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   Believe it or not, many athletes may not reach their goals because they fear the pressure success might create   GET MENTAL :...

   Believe it or not, many athletes may not reach their goals because they fear the pressure success might create  

GET MENTAL : Erika Carlson

   As athletes, we dream of one day cashing in on all the blood, sweat and tears for the glory of our sport. We imagine winning the championship, earning the scholarship and even winning the gold medal. Ironically, many of us also fear success.

   Surprisingly, at times we actively sabotage our chances of success. Why on earth would we purposely diminish our chances for the glory we dream of? Intuitively we fear that a fully executed commitment also sets us up for a complete failure. A failure that comes without excuses and may bring truths that we don’t want to face.

   Success can also bring the crushing weight of pressure. Pressure to continue to be successful. Pressure to meet the expectations that your success established. It can be a lot to live up to.  

   What does fear of success look like?

   >> Not completing your workouts for the week.

   >> Not eating proper nutrition/poor timing with eating

   >> Not getting proper sleep and recovery needed to manage your training load.

   >> Getting frustrated and deciding that you just can’t get better, stronger or faster.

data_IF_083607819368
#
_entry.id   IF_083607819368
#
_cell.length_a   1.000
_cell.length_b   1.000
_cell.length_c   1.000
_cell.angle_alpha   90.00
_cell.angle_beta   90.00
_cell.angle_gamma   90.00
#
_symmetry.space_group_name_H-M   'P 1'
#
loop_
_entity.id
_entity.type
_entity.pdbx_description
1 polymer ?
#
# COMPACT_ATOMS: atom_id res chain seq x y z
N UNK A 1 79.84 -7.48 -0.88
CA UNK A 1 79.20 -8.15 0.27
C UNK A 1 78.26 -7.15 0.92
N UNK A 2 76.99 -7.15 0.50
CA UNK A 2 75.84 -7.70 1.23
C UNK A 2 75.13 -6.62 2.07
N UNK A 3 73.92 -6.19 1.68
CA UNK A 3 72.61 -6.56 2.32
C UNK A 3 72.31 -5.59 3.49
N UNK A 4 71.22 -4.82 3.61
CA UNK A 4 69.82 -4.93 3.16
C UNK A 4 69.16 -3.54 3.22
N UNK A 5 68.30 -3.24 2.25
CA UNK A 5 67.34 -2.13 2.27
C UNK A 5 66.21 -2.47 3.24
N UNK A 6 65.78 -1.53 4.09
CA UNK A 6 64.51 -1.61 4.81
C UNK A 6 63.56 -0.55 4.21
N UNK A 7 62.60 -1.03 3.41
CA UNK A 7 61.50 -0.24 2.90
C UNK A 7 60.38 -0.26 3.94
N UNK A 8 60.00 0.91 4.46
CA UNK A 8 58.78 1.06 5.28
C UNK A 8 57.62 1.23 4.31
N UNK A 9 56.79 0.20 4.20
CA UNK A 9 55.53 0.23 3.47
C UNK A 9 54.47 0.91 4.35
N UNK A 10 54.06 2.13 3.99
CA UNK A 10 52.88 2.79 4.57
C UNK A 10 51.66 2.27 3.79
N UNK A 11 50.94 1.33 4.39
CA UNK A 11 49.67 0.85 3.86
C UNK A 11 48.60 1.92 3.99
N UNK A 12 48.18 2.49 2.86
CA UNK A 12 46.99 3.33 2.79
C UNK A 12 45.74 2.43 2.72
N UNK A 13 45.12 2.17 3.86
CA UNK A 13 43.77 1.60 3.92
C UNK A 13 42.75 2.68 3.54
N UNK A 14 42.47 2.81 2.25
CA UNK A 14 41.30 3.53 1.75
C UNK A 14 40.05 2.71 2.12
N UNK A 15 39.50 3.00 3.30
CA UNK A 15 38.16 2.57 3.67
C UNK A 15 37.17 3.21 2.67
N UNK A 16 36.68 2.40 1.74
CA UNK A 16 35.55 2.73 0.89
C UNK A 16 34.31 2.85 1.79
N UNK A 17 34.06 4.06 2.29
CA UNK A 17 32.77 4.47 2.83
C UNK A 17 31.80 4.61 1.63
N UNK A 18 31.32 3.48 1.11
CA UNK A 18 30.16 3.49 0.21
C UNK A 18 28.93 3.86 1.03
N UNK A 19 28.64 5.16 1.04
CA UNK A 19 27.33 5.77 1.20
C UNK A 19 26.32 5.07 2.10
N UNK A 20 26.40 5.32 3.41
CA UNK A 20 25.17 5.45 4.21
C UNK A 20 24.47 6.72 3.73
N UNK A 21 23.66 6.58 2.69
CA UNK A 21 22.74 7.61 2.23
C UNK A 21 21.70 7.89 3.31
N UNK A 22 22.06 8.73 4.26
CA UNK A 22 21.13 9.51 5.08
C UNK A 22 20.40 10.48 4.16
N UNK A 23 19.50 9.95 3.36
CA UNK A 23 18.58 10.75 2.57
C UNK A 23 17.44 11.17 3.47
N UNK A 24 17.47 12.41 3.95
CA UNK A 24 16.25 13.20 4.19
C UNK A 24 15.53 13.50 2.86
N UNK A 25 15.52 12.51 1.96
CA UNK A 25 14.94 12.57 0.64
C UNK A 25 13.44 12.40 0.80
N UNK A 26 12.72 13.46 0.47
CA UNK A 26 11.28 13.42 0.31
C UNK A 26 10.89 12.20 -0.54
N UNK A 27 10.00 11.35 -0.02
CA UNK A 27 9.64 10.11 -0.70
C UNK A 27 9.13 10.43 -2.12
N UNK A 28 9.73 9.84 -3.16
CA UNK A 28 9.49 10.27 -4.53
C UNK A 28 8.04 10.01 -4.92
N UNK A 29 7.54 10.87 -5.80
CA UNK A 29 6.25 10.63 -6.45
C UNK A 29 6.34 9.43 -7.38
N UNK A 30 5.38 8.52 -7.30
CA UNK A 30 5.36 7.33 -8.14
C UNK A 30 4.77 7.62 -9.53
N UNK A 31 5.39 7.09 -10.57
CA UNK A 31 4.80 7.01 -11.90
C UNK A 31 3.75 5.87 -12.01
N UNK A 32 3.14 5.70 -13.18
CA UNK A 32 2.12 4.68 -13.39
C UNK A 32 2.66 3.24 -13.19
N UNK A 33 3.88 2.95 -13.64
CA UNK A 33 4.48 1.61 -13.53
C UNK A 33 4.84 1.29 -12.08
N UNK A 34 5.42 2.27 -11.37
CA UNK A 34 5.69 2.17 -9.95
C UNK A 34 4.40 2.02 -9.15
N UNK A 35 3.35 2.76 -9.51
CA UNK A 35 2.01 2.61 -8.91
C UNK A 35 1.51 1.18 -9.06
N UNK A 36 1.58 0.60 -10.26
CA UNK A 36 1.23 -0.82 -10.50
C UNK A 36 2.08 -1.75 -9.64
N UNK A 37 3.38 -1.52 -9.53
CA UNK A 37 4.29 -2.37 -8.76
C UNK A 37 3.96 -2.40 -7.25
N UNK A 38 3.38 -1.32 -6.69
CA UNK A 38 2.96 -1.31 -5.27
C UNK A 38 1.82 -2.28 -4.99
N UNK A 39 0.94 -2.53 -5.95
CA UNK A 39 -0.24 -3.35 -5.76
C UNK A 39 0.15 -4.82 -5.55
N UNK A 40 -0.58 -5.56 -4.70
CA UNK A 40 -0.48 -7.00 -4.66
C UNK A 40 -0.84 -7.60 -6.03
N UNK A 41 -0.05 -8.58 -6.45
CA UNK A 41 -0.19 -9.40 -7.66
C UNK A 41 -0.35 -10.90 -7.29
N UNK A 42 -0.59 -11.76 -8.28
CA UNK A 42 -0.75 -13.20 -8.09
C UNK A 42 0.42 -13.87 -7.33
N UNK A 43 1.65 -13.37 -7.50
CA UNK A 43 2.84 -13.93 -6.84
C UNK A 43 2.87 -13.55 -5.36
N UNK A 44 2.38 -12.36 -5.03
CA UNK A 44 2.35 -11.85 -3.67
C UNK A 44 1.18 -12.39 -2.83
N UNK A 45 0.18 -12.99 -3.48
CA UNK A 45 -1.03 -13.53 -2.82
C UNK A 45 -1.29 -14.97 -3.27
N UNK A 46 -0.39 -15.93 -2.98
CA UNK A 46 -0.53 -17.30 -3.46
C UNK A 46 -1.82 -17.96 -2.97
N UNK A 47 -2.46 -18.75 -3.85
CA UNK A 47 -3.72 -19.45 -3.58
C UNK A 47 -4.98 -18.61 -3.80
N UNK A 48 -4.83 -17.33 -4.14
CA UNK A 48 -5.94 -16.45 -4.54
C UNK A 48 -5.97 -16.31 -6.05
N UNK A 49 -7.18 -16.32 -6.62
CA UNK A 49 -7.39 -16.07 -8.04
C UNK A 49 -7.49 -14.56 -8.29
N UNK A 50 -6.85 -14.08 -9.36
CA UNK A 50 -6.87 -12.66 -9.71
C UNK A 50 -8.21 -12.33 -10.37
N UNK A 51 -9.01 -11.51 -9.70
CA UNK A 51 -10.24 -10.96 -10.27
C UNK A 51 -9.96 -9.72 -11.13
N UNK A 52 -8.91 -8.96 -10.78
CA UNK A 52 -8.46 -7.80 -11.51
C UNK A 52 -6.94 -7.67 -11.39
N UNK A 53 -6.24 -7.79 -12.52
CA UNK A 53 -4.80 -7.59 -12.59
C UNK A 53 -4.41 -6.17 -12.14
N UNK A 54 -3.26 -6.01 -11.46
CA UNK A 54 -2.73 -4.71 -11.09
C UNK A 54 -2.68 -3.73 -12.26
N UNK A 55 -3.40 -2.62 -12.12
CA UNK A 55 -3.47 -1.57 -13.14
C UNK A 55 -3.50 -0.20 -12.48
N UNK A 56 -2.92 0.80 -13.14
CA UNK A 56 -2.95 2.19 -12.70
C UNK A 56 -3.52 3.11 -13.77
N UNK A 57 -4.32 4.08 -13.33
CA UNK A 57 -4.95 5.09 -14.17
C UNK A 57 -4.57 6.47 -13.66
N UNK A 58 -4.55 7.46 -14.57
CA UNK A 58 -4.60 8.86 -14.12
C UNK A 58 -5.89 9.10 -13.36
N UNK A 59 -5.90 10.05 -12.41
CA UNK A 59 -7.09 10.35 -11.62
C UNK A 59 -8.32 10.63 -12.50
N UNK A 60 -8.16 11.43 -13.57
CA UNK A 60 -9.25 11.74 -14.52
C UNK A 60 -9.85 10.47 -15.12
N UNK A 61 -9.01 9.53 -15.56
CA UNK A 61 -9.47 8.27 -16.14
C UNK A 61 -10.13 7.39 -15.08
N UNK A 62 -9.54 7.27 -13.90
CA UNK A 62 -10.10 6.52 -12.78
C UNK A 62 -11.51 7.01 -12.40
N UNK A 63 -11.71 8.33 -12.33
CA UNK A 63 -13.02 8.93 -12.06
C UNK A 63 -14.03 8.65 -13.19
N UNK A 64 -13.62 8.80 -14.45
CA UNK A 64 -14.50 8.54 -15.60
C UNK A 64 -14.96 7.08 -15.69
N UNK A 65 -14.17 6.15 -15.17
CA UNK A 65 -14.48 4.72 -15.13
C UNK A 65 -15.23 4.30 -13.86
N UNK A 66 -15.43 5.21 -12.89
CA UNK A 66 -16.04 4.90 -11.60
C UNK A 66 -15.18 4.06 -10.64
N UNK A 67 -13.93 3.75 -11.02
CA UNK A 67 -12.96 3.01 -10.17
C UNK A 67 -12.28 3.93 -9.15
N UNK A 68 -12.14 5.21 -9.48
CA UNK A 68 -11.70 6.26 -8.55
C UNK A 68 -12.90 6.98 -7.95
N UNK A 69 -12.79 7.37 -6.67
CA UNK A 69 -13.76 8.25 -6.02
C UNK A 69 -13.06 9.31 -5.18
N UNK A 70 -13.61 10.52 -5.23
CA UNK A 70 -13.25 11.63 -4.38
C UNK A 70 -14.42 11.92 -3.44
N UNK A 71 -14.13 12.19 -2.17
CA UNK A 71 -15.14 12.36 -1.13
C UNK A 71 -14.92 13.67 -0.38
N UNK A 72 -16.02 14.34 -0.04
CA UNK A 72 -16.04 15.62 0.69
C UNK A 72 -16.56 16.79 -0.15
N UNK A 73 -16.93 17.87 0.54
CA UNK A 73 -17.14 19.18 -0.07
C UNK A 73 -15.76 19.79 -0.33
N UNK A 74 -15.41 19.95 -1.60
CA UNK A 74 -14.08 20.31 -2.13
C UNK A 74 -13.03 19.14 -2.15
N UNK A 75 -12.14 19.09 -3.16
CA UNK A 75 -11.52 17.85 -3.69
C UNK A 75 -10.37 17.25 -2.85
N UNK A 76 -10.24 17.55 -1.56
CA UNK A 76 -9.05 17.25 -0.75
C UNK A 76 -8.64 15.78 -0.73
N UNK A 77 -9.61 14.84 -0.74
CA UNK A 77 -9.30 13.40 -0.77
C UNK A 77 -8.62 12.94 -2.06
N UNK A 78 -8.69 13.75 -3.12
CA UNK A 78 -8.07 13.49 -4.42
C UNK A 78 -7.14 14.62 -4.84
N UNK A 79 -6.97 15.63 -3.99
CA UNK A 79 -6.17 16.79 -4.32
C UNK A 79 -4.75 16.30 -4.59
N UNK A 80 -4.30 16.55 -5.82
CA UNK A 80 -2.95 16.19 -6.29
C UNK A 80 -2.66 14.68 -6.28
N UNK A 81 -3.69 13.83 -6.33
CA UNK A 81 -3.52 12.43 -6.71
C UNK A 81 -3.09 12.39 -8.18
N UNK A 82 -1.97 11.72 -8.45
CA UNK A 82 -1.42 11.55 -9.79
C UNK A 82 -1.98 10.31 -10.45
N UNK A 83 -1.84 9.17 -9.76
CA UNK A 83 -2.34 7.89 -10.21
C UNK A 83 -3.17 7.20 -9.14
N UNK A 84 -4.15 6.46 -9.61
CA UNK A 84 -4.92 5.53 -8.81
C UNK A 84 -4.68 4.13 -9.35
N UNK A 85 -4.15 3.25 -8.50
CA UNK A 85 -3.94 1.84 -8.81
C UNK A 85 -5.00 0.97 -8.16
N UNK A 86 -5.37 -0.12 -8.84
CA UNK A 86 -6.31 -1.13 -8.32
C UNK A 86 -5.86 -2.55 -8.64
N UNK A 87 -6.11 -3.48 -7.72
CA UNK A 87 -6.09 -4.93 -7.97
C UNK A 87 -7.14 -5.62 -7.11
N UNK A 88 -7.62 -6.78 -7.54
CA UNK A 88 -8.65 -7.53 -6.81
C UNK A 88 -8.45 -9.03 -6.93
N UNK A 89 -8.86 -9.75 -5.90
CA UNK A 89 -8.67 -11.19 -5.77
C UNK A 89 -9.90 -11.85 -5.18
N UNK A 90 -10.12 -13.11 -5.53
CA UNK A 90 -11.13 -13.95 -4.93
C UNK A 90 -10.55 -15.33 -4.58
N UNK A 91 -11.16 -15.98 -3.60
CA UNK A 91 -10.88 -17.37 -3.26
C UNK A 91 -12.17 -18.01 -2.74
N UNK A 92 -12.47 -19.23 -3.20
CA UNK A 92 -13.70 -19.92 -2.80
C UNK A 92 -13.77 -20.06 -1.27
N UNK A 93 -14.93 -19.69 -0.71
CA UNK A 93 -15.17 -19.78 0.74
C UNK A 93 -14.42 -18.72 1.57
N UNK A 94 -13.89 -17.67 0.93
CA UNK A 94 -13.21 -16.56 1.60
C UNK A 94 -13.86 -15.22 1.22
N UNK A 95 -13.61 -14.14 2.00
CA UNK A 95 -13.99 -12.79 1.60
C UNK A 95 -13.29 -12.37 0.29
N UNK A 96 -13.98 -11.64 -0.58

>> Spending a lot of time thinking in the future about “what ifs”  (“What if I win the sprint and now I’m expected to always win the sprint? What if I win the tournament and now everyone is watching me and expecting me to win?”)

   Fear of success is subtle and often hard to detect, but it deviously undermines our best performance. Here are some tips to help minimize and overcome fear of success.

   >> Set up a weekly goal plan with everything that you need to do in order to be prepared for game day. Update and execute this plan every week with 100 percent commitment.  

   >> Share your goal plan with your coaches, trainers and/or your sport psychology professional to review for additional accountability.

   >> Manage your self-talk to be sure you are staying focused and not giving yourself permission to let down.    

   >> Manage emotions that can lead to irrational behavior which may make us feel “justified” in not staying committed.

   >> Discuss your fears out loud with your coach, trainer or sport psychology professional to give them a voice and to help get some strategies to overcome.

   I often say, it’s your mental game that controls your physical game. Being mentally strong allows you to prepare and perform your best. Performing your best is nothing to be afraid of.

Check out this article in the digital edition of SportStars Magazine… Do You Fear Success? 

Previous Article… Not What You Thought 


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